Your dog's dental hygiene is just as important as your own. Up to 68 percent of all dogs older than 3 are thought to have some sort of dental problem. Plaque might seem quite harmless, but it hardens onto the tooth and can lead to gum disease. Look out for the signs that your dog has plaque and do something about it before he has a real problem.
Although your dog's breath isn't going to smell like freshly baked cookies or a meadow on a warm spring day, it shouldn't smell especially offensive. Give your pup's breath a quick sniff check. If it's offensive, it could be a sign that he's amassing a buildup of plaque.
Teeth and Gums
Have a look at your dog's teeth and gums for signs of plaque. If he has a plaque buildup, you will see light brown or yellow areas of plaque, usually along his gumline. Also carefully check his gums for swelling, as this could be a sign of gum disease. There should be no red or white areas on his gums, just pink all over. Check this weekly.
If your canine friend has significant plaque buildup, it can lead to other symptoms. Watch for excessive drooling, lumps on his gums or under his tongue and any loose teeth. He also may show a loss in appetite if his teeth are especially sore. If you notice any of these symptoms, you should get your dog checked out by his veterinarian.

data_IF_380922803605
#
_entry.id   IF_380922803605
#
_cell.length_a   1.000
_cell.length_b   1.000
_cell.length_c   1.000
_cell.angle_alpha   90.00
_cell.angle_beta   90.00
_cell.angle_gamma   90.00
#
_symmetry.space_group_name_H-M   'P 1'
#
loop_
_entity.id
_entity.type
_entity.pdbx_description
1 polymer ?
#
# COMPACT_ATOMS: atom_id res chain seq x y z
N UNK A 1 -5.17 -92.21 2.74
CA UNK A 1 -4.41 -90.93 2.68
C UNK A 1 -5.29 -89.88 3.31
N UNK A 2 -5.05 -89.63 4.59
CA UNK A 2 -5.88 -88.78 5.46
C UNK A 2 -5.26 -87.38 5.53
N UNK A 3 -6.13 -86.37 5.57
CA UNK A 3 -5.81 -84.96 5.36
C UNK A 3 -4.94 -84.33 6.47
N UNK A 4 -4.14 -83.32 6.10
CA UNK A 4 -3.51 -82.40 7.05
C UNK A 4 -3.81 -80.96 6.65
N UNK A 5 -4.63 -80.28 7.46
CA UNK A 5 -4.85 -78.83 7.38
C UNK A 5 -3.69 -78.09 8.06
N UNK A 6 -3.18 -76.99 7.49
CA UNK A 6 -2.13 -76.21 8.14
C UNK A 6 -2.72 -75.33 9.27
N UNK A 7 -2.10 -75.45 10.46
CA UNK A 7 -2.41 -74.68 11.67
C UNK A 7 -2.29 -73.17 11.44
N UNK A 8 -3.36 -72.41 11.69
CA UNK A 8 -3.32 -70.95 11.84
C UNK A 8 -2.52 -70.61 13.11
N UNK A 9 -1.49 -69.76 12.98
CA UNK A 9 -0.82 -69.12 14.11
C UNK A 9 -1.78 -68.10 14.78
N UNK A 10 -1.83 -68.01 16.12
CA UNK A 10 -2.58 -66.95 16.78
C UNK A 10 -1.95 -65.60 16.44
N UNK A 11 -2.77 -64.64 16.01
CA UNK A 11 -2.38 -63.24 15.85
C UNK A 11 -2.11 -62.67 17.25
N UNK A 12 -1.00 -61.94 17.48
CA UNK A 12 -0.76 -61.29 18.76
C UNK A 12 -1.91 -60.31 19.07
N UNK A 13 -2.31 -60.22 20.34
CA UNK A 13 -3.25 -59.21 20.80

What to Do
Whether or not you notice a buildup of plaque, it's a good idea to have a regular dental hygiene routine for your dog. Brushing his teeth with a toothbrush and doggy toothpaste can stop plaque from building up. Ideally you should brush his teeth daily, but a few times a week is better than not at all. If he has a large buildup of plaque, he may need to go to the vet for descaling.